To square the idea of openly conducting a lifestyle and structuring a home in a manner that the Torah condemns in quite harsh terms with the idea of “not forsaking anything” in the Torah is quite a stretch; I don’t think that the greatest of logicians could explain it. And how one can accept and laud the emendation of a sacred text so as to include that which Halacha considers to be a desecration is equally challenging to the mind. 
As if to emphasize the direction of the more progressive rabbis, one rabbi that insists on publicly welcoming gay couples into his Shul and wishing them Mazal Tov on their 'marriage' - said the following: about his decision to do so: 
I can’t wrap my head around a refusal to wish a mazal tov to a gay or lesbian couple following a same-sex commitment ceremony. 
This is not OK. I know that married gay couples would like to be seen in the same light as married straight couples. But they cannot be seen that way. Gay marriage is a public statement implying societal acceptance of something that is conducive to serious violations of the Torah. It is like saying that a someone whose lifestyle appears to include the desecration of Shabbos should be celebrated in the same way as someone whose lifestyle doesn’t. You cannot congratulate someone for living a lifestyle conducive to Shabbos desecration. That is in essence what progressive rabbis insist on doing.

I understand where these rabbis are coming from. They are compassionate human beings that want to do what they believe is the right thing by being fair to all people regardless of their sexual orientation. I actually agree with their motives. But I do not agree with their methods. Because in my view by celebrating a gay union they are by implication celebrating the transgression of sinful behavior. And thereby desecrating the very Torah they so fervently claim to be honoring.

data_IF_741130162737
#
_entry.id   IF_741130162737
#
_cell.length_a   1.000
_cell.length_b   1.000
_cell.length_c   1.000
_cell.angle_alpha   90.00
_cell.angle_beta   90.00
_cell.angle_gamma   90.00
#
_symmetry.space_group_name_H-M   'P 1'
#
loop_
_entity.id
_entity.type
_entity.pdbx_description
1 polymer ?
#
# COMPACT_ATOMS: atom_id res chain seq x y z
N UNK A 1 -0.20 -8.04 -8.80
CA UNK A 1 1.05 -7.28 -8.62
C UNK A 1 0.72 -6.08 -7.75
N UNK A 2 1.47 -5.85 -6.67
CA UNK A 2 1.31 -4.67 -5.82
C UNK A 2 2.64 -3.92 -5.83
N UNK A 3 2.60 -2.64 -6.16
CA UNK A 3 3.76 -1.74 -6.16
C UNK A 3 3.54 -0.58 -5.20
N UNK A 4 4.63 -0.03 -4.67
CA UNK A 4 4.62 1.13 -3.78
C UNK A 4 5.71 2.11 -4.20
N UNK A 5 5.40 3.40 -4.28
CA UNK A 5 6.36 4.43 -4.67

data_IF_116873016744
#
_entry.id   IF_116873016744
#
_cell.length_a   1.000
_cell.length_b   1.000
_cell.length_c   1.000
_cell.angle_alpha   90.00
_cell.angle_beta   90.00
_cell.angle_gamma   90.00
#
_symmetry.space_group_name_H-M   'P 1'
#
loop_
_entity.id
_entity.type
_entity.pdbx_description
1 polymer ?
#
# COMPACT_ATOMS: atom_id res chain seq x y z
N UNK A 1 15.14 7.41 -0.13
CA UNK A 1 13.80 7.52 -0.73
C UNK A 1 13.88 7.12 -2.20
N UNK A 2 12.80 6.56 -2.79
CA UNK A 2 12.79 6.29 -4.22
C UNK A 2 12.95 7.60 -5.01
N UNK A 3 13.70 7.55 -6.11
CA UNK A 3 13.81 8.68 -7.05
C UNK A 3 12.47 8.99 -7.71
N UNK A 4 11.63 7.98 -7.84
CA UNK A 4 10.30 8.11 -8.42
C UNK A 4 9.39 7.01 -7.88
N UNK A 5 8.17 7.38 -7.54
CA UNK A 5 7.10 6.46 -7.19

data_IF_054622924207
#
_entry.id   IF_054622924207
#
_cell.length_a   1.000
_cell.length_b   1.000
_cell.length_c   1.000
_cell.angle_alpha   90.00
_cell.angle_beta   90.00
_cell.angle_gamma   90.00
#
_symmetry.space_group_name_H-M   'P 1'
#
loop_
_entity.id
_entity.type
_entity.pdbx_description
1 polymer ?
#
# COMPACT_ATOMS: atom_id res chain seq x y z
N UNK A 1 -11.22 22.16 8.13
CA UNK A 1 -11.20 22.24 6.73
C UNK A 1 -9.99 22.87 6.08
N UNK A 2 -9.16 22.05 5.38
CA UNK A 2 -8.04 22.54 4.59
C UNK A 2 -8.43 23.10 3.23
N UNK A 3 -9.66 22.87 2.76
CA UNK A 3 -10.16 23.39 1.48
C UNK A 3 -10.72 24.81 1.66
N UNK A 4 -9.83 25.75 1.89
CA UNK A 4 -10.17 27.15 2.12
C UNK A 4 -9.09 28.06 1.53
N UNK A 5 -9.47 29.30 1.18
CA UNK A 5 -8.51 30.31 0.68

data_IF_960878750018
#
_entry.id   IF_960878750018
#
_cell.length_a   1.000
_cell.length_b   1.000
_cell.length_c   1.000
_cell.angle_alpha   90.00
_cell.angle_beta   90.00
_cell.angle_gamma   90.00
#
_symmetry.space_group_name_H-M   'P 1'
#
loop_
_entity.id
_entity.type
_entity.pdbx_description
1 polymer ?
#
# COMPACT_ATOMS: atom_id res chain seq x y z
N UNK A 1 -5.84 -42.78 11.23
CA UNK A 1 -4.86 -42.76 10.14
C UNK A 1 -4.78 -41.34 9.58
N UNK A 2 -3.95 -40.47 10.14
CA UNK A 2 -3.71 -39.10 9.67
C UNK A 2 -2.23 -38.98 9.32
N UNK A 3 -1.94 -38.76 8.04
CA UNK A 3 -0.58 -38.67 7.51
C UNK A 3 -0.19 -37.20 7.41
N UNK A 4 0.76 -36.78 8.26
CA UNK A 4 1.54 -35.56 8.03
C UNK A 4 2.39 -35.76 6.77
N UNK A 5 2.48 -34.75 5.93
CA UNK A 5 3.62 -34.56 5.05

Thursday, October 11, 2018

A Torah Dedication that was a Disgrace

Scenes from a Boro Park Hachnosas Sefer Torah (more available at YWN)
I have attended many Torah Scroll dedications (Hachnasas Sefer Torah) here in Chicago. Every single one of them were a Kiddush Hashem.

For those not familiar with the event, it involves the completion of the actual script in the Torah by a Sofer (scribe) – usually in the home of the individual who commissioned and purchased it. That is followed by a parade down a pre-determined route of about 2 or 3 blocks of residential streets until it reaches the Shul in which that Torah scroll will be housed.

The parade is a festive affair, usually accompanied by a band and a lot of dancing and singing down the street as the Torah is carried under a Chupah. At first by its owner and then transferred along the way to family members, rabbis, dignitaries, friends, and others until it reaches the Shul. 

There the dancing and singing continues for a while until the Torah is placed in the Aron Kodesh. The parade itself lasts about about a half hour or so and draws out even non Jewish neighbors from their homes that seem to enjoy watching the pageantry.

It would seem like this kind of event would produce nothing but a Kiddush HaShem.  How could a Torah dedication be anything else? Well it can be and it was just a few days ago. What should have been a Kiddush HaShem turned out to be a Chilul HaShem in the Boro Park section of Brooklyn. From YWN
Sources tell YWN that at around 6:00PM, hundreds of people began a procession accompanying a new Sefer Torah to the Dzebo Bais Hamedrash. There was apparently no permit issued for a street closure, and police responded due to massive traffic in the area…